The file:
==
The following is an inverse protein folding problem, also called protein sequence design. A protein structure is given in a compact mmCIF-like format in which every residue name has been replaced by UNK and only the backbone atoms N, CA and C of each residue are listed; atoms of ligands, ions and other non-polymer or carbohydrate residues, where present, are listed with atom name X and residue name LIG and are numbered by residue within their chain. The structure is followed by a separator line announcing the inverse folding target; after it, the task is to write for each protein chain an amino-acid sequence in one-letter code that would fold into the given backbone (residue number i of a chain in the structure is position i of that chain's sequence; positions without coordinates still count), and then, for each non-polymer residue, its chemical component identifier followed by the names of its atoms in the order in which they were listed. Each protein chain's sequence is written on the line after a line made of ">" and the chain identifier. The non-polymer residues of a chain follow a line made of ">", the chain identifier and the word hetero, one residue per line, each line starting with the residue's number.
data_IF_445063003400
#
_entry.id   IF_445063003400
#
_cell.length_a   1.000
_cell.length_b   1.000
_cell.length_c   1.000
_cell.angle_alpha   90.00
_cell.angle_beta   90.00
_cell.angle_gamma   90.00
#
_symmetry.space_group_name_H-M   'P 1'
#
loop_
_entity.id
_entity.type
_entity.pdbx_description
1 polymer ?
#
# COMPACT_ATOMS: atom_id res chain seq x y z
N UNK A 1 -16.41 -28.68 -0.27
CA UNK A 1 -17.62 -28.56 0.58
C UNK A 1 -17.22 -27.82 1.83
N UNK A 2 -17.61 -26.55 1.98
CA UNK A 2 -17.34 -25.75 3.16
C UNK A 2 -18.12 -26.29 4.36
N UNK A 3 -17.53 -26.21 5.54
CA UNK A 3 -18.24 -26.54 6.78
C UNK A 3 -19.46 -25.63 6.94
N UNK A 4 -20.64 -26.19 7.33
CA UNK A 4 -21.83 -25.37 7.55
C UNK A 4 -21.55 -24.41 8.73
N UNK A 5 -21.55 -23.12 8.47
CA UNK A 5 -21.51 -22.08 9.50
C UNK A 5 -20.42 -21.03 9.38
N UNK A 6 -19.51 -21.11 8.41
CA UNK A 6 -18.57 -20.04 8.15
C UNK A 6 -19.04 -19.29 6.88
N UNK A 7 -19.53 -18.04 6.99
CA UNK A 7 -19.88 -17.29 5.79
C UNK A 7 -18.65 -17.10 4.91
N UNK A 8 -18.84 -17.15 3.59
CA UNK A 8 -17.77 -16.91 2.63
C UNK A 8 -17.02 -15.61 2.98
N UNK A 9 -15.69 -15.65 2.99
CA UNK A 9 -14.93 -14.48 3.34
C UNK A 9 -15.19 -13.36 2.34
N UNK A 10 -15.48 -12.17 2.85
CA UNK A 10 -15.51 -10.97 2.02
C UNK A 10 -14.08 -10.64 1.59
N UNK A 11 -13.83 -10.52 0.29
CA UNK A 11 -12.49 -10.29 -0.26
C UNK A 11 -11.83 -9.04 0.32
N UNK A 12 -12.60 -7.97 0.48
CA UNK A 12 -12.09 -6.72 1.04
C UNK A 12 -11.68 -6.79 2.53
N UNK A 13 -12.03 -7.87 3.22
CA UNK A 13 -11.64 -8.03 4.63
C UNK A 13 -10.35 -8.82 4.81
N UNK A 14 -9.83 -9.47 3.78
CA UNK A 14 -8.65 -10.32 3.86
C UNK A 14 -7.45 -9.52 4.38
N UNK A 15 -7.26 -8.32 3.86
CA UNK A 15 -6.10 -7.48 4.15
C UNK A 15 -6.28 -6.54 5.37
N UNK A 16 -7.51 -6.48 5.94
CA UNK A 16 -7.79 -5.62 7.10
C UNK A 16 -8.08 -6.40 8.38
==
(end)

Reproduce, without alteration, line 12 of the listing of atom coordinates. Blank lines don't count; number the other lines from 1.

#